The period during and just after the 2nd world war saw the City of Birmingham grow to its maximum extent in terms of population (1.1 million).  These years also offered enormous opportunities to redevelop the city as the Town and Country Planning Acts gave local authorities enhanced powers to reshape and reorder their local environments in terms of housing, transport, shopping and other activities. Moreover, Birmingham’s place within the wider West Midland region came under growing scrutiny. First, problems of expansion led to attempts to disperse population into the surrounding shire counties and then later, as the inner-city area began to lose population and de-industrialise, urban decay had to be confronted. This Group research project will give students the opportunity to consider how the City of Birmingham faced these various challenges and why some were met more successfully than others. Certain decisions taken during and after the war on town planning and greenbelts helped to shape Birmingham’s development down to the present day. Other decisions are now felt to be seriously misguided and have either been modified or completely reversed (something reflected in the ongoing redevelopment of the City Centre). There is a wealth of material available on the post-war redevelopment of Birmingham particularly in the Central Library which houses the records of the City Council and many other local organisations and individuals (e.g. the papers of Sir Herbert Manzoni, the Civil Engineer most associated with the post-war redevelopment of the City). The University of Birmingham Special Collections holds the papers of the West Midland Group on Post-War Reconstruction. There is also a large volume of secondary material at both repositories that provides a basis for developing particular themes. E.g. newspapers like the Birmingham Post and Mail are always useful. The Times might come in handy too to give a national perspective on the City.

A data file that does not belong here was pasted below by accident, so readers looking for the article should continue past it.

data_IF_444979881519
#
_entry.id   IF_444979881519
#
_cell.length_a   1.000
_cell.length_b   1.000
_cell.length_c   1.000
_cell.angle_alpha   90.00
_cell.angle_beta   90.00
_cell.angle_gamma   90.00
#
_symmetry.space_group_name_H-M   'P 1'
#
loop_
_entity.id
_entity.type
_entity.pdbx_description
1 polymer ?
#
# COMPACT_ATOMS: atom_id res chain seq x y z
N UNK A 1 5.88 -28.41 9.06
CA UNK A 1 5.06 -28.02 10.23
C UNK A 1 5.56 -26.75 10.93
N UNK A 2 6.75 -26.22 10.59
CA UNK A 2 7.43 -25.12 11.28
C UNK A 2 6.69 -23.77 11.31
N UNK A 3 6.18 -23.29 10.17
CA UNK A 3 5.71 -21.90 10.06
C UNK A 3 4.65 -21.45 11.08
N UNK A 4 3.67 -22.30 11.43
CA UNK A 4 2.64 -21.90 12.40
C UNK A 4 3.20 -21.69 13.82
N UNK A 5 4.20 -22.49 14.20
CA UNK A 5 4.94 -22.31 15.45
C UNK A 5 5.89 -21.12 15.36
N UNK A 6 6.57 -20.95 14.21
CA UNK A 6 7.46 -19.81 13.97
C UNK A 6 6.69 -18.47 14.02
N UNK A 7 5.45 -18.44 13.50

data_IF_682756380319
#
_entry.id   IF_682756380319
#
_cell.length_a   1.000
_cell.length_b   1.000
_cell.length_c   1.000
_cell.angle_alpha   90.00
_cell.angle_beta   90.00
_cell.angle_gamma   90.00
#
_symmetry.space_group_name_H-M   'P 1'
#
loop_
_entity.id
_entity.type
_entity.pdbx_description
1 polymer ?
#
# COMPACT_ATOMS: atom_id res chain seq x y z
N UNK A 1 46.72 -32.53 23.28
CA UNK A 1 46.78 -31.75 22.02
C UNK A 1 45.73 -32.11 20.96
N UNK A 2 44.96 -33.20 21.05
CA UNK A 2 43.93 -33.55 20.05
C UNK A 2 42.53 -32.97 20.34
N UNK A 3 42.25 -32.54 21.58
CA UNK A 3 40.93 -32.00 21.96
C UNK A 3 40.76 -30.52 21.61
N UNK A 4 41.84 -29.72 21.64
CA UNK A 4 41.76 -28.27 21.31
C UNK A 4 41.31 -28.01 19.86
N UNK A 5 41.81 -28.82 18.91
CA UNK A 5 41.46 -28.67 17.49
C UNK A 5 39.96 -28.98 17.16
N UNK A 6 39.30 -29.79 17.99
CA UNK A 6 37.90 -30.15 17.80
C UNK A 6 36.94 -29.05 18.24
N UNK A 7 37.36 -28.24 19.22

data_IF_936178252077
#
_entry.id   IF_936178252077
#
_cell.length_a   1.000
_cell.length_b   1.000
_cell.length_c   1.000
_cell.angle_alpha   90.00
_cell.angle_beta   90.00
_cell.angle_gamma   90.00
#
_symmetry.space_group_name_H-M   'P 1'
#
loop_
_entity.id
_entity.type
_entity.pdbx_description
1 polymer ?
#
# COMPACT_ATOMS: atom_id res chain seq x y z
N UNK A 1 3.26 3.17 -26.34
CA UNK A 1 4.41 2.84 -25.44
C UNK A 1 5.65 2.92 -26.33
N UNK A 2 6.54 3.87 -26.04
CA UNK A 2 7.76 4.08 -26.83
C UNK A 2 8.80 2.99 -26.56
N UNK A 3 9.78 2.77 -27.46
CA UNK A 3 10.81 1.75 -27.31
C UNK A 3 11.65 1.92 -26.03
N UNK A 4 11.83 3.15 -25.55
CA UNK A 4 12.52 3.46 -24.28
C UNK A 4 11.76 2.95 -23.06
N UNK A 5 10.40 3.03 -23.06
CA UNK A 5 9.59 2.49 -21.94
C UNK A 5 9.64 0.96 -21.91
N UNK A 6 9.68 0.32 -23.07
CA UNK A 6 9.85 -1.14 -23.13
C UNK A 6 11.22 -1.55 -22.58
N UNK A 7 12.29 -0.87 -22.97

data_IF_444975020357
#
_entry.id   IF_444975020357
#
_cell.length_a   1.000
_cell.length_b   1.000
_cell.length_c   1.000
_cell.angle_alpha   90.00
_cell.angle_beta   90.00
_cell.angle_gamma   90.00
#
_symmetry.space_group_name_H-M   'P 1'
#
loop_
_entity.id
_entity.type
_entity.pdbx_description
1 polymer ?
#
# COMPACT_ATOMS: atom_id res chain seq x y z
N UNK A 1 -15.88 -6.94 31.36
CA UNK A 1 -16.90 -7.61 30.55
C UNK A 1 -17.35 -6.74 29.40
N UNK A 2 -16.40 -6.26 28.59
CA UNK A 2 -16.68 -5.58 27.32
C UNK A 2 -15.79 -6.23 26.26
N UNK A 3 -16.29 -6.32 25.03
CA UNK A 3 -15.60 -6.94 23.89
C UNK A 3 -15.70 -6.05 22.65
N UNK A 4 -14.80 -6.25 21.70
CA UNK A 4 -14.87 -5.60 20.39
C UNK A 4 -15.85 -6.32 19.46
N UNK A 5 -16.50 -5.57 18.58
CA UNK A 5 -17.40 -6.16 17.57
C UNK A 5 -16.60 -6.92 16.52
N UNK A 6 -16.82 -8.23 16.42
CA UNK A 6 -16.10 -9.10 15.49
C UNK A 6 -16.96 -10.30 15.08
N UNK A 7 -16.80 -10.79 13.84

GRAFFITI AND STREET ART IN THE MODERN WORLD